I Am Sam Movie Review
Sean Penn is considered one of the most talented actors currently on screen, and I Am Sam shows why. But is the movie as good as the man behind it?
Penn stars as a mentally disabled man who has the intellectual capacity of a seven-year old yet has a daughter who is of the same age. Trouble arises when the courts take his daughter, whom he loves very deeply, saying that he is unfit to be a parent.
Playing a mentally disabled man can be hard, because it has to be really balanced. On the one hand, you have to be realistic; you can't just start talking differently, and you have to know the typical traits of a mentally disabled person. On the other hand, you must be human. You must be deep just like any other character, and remember that this person is not just comic value. Penn pulls this balance off for the most party. He's funny, but that is because his character is funny; he doesn't just do stupid things because he is mentally disabled. He has flaws just like any other person, and his disability does put him in more awkward situations, some of which are funny, but he doesn't rely on his character's shortcomings alone as a source of entertainment. His character is a good person, a caring person, and Penn is able to take advantage of that to create someone who knows they don't have an easy life ahead of him, but who keeps pushing for one.
Aside from the acting, the movie is pretty good. It's not great. The editing is fast and somewhat sloppy; obviously, this is intentional, but it really doesn't work in a slower drama like this. The movie itself is heartwarming, comical, and at the same time dramatic, and it balances everything pretty well. The other characters, namely Penn's friends, are pretty damn hilarious, and even Michelle Pfeiffer evokes some laughs as she shows just how bitchy her character is.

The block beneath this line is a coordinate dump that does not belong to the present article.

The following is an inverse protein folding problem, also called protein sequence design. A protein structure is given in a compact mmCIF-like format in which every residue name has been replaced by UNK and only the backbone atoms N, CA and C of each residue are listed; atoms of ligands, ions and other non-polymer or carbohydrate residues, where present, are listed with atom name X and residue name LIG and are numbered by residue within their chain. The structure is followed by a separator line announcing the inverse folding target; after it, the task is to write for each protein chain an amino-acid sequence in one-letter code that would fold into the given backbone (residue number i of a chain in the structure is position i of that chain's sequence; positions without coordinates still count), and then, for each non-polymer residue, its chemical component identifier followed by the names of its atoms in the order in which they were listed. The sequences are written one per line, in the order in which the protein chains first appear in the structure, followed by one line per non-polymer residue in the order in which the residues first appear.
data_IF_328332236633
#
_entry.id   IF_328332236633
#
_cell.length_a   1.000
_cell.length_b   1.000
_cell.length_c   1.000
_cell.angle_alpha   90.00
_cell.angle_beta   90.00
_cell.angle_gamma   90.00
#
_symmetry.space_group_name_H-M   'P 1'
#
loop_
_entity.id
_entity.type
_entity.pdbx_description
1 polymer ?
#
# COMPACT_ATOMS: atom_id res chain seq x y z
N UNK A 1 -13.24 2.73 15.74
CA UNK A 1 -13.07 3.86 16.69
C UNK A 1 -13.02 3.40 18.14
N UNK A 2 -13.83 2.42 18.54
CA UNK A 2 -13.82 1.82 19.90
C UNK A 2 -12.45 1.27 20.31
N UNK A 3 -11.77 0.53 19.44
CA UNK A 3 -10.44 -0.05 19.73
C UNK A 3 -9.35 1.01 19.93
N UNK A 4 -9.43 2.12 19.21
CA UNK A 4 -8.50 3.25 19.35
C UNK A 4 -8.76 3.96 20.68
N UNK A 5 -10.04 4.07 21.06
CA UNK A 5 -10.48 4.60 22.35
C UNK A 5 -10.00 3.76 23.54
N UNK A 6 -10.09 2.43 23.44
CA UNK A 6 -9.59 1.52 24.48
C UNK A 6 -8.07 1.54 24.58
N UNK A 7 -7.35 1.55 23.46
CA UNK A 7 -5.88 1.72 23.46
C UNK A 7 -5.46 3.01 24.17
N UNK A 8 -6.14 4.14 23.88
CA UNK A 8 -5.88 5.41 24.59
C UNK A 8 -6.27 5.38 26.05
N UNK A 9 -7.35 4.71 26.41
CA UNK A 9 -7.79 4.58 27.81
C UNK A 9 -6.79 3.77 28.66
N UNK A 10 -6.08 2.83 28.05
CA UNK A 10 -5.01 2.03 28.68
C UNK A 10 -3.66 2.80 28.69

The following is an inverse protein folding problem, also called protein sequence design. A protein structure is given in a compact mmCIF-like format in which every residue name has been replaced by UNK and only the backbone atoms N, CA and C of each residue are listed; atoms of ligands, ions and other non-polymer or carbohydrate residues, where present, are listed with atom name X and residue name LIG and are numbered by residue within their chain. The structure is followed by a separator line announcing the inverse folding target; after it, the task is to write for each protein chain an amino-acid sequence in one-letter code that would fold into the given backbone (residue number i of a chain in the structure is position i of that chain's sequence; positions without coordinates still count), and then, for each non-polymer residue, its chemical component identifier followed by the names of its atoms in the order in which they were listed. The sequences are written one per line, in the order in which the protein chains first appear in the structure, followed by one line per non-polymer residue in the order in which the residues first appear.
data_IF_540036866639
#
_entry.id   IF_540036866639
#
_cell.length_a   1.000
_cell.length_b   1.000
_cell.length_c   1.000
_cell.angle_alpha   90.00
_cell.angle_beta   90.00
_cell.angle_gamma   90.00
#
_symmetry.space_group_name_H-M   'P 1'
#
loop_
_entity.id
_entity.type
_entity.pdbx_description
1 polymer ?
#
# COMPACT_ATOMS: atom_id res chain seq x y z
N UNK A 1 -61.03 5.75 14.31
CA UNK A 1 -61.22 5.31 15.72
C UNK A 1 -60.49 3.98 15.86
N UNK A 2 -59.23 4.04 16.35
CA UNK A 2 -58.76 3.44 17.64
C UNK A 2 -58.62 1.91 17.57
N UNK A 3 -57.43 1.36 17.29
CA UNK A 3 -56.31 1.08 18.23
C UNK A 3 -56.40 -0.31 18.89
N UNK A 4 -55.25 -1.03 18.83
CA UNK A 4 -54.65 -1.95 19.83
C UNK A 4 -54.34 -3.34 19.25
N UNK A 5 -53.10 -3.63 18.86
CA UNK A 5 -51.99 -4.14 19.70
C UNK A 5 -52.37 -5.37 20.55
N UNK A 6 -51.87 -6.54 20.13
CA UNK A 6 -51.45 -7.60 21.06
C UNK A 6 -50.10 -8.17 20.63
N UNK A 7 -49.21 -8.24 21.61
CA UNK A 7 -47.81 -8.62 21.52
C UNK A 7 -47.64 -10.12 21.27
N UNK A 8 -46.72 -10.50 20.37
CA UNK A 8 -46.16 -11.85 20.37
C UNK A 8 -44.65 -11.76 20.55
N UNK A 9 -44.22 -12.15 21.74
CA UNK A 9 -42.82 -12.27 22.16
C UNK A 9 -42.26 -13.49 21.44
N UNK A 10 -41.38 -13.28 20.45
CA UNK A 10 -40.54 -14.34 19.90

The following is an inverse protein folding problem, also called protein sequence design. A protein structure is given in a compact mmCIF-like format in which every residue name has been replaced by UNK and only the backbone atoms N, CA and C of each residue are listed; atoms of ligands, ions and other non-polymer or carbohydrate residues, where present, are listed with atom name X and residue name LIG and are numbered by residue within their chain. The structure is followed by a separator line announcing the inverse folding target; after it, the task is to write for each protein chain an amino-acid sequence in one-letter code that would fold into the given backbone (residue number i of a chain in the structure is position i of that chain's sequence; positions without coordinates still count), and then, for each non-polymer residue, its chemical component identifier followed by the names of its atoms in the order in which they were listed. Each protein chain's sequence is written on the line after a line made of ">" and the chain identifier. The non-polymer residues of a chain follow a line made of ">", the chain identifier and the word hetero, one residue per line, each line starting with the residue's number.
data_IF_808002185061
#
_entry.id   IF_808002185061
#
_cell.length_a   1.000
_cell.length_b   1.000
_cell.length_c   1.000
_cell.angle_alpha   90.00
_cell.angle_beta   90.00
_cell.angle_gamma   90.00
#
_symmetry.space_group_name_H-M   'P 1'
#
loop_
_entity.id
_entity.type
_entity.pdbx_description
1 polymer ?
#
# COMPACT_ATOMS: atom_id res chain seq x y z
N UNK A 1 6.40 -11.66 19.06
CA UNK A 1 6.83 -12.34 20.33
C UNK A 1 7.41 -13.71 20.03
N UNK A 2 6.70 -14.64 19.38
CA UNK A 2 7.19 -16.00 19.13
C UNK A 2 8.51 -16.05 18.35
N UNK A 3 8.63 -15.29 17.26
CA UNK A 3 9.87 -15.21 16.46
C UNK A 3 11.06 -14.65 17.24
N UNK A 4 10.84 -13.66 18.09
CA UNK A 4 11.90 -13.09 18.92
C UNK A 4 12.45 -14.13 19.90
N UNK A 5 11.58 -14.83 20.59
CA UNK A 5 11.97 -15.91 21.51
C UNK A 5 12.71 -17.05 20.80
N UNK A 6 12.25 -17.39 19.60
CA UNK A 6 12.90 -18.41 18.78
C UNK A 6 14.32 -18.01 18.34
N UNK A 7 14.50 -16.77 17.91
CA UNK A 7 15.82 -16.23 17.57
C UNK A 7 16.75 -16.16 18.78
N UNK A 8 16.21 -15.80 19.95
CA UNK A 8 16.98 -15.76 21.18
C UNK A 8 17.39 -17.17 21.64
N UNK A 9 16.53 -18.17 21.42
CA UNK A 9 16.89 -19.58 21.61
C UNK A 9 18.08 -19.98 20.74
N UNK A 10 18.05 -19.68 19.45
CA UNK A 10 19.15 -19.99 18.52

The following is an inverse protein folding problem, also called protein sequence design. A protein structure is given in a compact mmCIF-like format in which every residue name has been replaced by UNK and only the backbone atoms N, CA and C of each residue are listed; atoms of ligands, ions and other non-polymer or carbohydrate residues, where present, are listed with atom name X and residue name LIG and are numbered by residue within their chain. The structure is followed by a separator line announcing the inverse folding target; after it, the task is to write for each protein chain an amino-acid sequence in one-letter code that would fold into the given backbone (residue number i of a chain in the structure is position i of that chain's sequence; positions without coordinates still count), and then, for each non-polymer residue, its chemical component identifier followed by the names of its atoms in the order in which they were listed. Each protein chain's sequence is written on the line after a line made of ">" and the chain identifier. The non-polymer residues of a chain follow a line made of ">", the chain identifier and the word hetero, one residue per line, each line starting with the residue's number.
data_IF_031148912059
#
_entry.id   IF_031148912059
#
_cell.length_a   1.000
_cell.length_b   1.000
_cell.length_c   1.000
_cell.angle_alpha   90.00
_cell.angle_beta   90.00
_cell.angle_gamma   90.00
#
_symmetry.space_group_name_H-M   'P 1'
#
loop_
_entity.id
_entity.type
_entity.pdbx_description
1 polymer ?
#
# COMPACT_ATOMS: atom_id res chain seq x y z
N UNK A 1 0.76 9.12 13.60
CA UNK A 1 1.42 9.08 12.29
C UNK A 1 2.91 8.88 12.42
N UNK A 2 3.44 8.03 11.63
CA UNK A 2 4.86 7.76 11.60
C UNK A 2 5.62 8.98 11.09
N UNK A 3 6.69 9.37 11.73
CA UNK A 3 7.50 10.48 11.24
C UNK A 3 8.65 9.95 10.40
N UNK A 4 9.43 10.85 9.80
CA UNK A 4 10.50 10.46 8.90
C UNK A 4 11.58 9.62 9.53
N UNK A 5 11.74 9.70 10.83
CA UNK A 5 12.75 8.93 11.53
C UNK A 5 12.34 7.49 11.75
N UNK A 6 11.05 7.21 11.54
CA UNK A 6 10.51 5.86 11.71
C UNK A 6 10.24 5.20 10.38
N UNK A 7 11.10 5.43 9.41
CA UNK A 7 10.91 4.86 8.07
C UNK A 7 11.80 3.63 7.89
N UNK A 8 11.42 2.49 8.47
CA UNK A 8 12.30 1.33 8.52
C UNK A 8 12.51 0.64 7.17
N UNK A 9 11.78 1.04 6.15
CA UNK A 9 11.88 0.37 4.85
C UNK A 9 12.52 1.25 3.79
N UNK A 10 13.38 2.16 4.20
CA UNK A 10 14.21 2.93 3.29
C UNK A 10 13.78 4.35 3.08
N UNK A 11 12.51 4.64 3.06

Some people may complain that I Am Sam makes fun of its characters, because they are disabled, and, if anything, that is the flaw that will be the deciding factor in whether they like the movie or not. Let's face it; mentally disabled people do some things that other people would consider humorous. It's not a good thing, but it's face. I Am Sam tries to avoid this fact as much as possible, but it can't avoid it completely, and so it puts us in the perspective of Sean Penn's character. Sure, he might do some "funny" things, but we get to see how he reacts to these situations.
I Am Sam is a pretty good movie, although it could have been done better. The characters are great and well written, but maybe the director needed to rethink her approach to the whole concept.
Review by Erik Samdahl unless otherwise indicated.